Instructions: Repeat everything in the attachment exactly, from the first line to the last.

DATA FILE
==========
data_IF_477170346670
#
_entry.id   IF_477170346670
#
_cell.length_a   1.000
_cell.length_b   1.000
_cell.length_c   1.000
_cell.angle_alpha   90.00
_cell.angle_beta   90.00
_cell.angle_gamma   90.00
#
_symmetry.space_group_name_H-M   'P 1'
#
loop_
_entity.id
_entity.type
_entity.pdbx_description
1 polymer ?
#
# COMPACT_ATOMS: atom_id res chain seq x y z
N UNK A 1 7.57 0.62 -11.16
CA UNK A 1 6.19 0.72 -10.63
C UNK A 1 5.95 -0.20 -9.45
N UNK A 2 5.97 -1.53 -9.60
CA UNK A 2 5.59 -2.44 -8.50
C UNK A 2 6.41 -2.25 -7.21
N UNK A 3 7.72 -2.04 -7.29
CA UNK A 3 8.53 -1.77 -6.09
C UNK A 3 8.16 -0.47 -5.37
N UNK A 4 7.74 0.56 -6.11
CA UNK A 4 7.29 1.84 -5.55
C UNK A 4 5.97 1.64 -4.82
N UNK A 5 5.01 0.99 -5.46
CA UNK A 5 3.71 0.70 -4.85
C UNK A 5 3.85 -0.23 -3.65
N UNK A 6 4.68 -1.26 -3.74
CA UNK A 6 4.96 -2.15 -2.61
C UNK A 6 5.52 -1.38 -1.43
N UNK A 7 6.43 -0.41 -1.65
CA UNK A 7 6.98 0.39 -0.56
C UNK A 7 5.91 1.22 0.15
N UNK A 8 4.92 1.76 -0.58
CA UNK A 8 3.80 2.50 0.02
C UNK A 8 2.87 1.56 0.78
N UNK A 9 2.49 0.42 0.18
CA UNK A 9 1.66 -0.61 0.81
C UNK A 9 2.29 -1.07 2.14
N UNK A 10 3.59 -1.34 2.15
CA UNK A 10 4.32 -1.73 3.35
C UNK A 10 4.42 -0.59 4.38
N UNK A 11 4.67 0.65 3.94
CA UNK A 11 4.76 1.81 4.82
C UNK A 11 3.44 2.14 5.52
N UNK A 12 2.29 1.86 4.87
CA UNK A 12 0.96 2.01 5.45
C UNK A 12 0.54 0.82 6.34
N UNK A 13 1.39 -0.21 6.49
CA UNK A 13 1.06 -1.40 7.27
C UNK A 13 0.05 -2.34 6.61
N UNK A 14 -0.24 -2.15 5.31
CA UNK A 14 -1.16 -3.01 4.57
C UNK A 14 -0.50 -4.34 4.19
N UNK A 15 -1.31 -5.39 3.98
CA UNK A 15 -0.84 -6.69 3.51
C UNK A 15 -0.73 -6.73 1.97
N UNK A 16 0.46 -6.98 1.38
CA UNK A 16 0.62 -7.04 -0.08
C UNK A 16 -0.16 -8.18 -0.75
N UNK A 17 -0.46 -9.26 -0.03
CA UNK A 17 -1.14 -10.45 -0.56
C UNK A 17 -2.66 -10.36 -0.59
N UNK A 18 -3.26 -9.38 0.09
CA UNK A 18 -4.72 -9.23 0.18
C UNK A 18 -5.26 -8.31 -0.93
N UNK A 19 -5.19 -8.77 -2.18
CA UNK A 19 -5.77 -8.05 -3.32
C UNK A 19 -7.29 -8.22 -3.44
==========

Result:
data_IF_477170346670
#
_entry.id   IF_477170346670
#
_cell.length_a   1.000
_cell.length_b   1.000
_cell.length_c   1.000
_cell.angle_alpha   90.00
_cell.angle_beta   90.00
_cell.angle_gamma   90.00
#
_symmetry.space_group_name_H-M   'P 1'
#
loop_
_entity.id
_entity.type
_entity.pdbx_description
1 polymer ?
#
# COMPACT_ATOMS: atom_id res chain seq x y z
N UNK A 1 7.57 0.62 -11.16
CA UNK A 1 6.19 0.72 -10.63
C UNK A 1 5.95 -0.20 -9.45
N UNK A 2 5.97 -1.53 -9.60
CA UNK A 2 5.59 -2.44 -8.50
C UNK A 2 6.41 -2.25 -7.21
N UNK A 3 7.72 -2.04 -7.29
CA UNK A 3 8.53 -1.77 -6.09
C UNK A 3 8.16 -0.47 -5.37
N UNK A 4 7.74 0.56 -6.11
CA UNK A 4 7.29 1.84 -5.55
C UNK A 4 5.97 1.64 -4.82
N UNK A 5 5.01 0.99 -5.46
CA UNK A 5 3.71 0.70 -4.85
C UNK A 5 3.85 -0.23 -3.65
N UNK A 6 4.68 -1.26 -3.74
CA UNK A 6 4.96 -2.15 -2.61
C UNK A 6 5.52 -1.38 -1.43
N UNK A 7 6.43 -0.41 -1.65
CA UNK A 7 6.98 0.39 -0.56
C UNK A 7 5.91 1.22 0.15
N UNK A 8 4.92 1.76 -0.58
CA UNK A 8 3.80 2.50 0.02
C UNK A 8 2.87 1.56 0.78
N UNK A 9 2.49 0.42 0.18
CA UNK A 9 1.66 -0.61 0.81
C UNK A 9 2.29 -1.07 2.14
N UNK A 10 3.59 -1.34 2.15
CA UNK A 10 4.32 -1.73 3.35
C UNK A 10 4.42 -0.59 4.38
N UNK A 11 4.67 0.65 3.94
CA UNK A 11 4.76 1.81 4.82
C UNK A 11 3.44 2.14 5.52
N UNK A 12 2.29 1.86 4.87
CA UNK A 12 0.96 2.01 5.45
C UNK A 12 0.54 0.82 6.34
N UNK A 13 1.39 -0.21 6.49
CA UNK A 13 1.06 -1.40 7.27
C UNK A 13 0.05 -2.34 6.61
N UNK A 14 -0.24 -2.15 5.31
CA UNK A 14 -1.16 -3.01 4.57
C UNK A 14 -0.50 -4.34 4.19
N UNK A 15 -1.31 -5.39 3.98
CA UNK A 15 -0.84 -6.69 3.51
C UNK A 15 -0.73 -6.73 1.97
N UNK A 16 0.46 -6.98 1.38
CA UNK A 16 0.62 -7.04 -0.08
C UNK A 16 -0.16 -8.18 -0.75
N UNK A 17 -0.46 -9.26 -0.03
CA UNK A 17 -1.14 -10.45 -0.56
C UNK A 17 -2.66 -10.36 -0.59
N UNK A 18 -3.26 -9.38 0.09
CA UNK A 18 -4.72 -9.23 0.18
C UNK A 18 -5.26 -8.31 -0.93
N UNK A 19 -5.19 -8.77 -2.18
CA UNK A 19 -5.77 -8.05 -3.32
C UNK A 19 -7.29 -8.22 -3.44